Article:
Pablo Ruiz Picasso (1881-1973) was a Spanish painter, sculptor, printmaker, ceramicist, stage designer, poet and playwright who spent most of his adult life in France. Regarded as one of the most influential artists of the 20th century, he is known for co-founding the Cubist movement, the invention of constructed sculpture, the co-invention of collage, and for the wide variety of styles that he helped develop and explore. Among his most famous works are the proto-Cubist Les Demoiselles d'Avignon (1907) and Guernica (1937).Picasso's work is often categorized into periods. While the names of many of his later periods are debated, the most commonly accepted periods in his work are the Blue Period (1901-1904), the Rose Period (1904-1906), the African-influenced Period (1907-1909), Analytic Cubism (1909-1912), and Synthetic Cubism (1912-1919), also referred to as the Crystal period. Much of Picasso's work of late 1910s and early 1920s is in a neoclassical style, and his work in the mid-1920s often has characteristics of Surrealism. His later work often combines elements of his earlier styles. He continued to work in painting, drawing, prints, ceramics and sculpture there until his death in 1973. As a graphic artist he stands as an innovative giant, producing over 2,500 intaglio prints, lithographs and linocuts.Original lithograph in black ink on wove paper by Pablo Picasso. Executed as a gouache worked wash drawing on lithographic paper and transferred to stone. The image shows small flowers in a glass of water.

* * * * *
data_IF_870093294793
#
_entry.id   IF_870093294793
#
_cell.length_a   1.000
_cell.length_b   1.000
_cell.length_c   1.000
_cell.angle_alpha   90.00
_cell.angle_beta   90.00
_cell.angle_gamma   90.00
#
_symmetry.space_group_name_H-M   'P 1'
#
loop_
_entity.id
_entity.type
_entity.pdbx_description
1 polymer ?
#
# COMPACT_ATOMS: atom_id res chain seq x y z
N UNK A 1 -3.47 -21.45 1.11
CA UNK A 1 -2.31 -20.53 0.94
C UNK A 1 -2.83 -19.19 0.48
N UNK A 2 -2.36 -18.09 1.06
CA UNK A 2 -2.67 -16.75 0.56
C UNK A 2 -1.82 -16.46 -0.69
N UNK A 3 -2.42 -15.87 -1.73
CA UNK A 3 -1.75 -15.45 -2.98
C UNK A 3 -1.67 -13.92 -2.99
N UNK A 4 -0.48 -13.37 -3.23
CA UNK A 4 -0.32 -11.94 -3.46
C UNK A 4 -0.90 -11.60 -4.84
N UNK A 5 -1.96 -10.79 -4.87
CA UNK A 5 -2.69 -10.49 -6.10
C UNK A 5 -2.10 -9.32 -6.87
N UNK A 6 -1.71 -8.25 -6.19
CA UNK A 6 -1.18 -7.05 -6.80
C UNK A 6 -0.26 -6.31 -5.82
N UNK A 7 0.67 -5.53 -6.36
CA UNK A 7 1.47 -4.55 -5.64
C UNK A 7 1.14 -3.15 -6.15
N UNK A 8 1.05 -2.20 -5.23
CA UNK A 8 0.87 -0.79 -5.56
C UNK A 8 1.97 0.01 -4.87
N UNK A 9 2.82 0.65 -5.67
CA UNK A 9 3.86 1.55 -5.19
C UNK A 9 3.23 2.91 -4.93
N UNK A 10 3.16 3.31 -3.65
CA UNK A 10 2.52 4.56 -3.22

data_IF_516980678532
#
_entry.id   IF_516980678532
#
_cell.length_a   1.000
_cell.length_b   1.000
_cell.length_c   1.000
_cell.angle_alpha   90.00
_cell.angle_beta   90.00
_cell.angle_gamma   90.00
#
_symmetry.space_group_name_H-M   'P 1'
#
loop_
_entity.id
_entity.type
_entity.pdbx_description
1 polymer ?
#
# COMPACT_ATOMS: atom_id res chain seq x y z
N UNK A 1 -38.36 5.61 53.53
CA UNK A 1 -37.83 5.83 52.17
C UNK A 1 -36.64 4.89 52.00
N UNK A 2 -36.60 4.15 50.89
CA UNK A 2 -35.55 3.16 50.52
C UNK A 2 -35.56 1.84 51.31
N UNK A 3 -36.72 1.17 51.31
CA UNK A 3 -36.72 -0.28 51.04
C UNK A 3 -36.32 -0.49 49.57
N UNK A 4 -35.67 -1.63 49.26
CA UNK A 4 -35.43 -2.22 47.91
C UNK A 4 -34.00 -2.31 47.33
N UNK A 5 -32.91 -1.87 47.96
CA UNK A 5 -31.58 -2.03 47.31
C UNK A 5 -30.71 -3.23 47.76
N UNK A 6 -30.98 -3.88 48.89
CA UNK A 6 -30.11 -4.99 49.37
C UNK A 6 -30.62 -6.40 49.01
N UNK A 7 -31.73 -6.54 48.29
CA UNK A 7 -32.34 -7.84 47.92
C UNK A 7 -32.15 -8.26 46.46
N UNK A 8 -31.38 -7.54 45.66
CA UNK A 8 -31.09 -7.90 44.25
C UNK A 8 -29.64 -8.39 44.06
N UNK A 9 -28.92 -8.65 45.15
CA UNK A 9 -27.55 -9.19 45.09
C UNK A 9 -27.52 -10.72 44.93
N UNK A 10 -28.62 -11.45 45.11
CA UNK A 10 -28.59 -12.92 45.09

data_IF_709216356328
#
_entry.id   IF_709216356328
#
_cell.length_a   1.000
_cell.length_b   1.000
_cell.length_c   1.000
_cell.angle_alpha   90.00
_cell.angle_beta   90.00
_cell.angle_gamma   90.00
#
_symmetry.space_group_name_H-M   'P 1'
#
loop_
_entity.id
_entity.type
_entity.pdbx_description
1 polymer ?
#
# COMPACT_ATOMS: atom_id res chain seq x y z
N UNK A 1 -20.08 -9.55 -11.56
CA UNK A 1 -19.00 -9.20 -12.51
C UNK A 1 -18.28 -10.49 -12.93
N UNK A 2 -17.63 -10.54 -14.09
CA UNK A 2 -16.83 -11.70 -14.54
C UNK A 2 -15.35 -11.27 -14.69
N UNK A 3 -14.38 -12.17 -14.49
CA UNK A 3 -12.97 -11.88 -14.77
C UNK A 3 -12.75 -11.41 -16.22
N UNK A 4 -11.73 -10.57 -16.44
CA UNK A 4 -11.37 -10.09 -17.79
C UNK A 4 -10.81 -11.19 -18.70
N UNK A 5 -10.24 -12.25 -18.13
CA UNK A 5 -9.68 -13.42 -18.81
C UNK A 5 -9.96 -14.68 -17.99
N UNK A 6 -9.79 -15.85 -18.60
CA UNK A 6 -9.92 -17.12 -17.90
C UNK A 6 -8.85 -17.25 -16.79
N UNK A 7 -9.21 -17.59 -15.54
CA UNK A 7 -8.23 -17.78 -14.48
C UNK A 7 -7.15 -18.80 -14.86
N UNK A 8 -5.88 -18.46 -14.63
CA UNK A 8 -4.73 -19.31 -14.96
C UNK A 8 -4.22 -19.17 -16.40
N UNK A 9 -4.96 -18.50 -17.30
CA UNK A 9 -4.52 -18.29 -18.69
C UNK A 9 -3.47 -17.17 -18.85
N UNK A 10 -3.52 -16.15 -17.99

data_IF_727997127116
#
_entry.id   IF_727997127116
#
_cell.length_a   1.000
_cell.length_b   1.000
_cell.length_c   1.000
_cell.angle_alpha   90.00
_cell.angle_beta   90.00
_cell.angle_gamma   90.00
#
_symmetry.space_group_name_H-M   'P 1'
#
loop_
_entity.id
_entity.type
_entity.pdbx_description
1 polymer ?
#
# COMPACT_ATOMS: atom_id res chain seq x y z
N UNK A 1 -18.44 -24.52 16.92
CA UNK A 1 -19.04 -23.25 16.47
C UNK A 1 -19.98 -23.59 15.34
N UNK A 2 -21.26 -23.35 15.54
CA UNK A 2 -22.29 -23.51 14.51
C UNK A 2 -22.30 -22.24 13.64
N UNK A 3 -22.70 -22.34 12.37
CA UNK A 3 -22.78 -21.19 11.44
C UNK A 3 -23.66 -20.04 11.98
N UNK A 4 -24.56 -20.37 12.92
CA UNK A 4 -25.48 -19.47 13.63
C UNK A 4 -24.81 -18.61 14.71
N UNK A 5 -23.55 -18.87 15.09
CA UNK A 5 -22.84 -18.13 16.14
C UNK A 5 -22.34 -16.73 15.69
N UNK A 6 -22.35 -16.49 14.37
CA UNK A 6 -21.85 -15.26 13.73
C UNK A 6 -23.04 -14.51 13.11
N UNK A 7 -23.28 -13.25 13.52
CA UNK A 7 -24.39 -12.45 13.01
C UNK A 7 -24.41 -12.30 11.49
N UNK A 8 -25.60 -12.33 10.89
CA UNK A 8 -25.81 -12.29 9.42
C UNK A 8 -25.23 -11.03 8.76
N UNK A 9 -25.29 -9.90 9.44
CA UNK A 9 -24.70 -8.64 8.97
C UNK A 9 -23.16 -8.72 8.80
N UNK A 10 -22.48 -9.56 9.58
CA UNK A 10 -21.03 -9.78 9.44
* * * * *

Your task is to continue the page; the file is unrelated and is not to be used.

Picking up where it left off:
Dated April 22, 1947 in the stone, the work was printed and published in 1950 as the frontespiece to Picasso Lithographs Vol. II. Total edition size is 2,500. The stone was polished out after printing, so no additional impressions could be pulled.
Framed in a wooden frame and glazed.
This print was a Gift Aided donation to FARA Clapham.
This work will be available at Roseberys: Prints & Multiples online sale - bidding begins on Monday 14th October.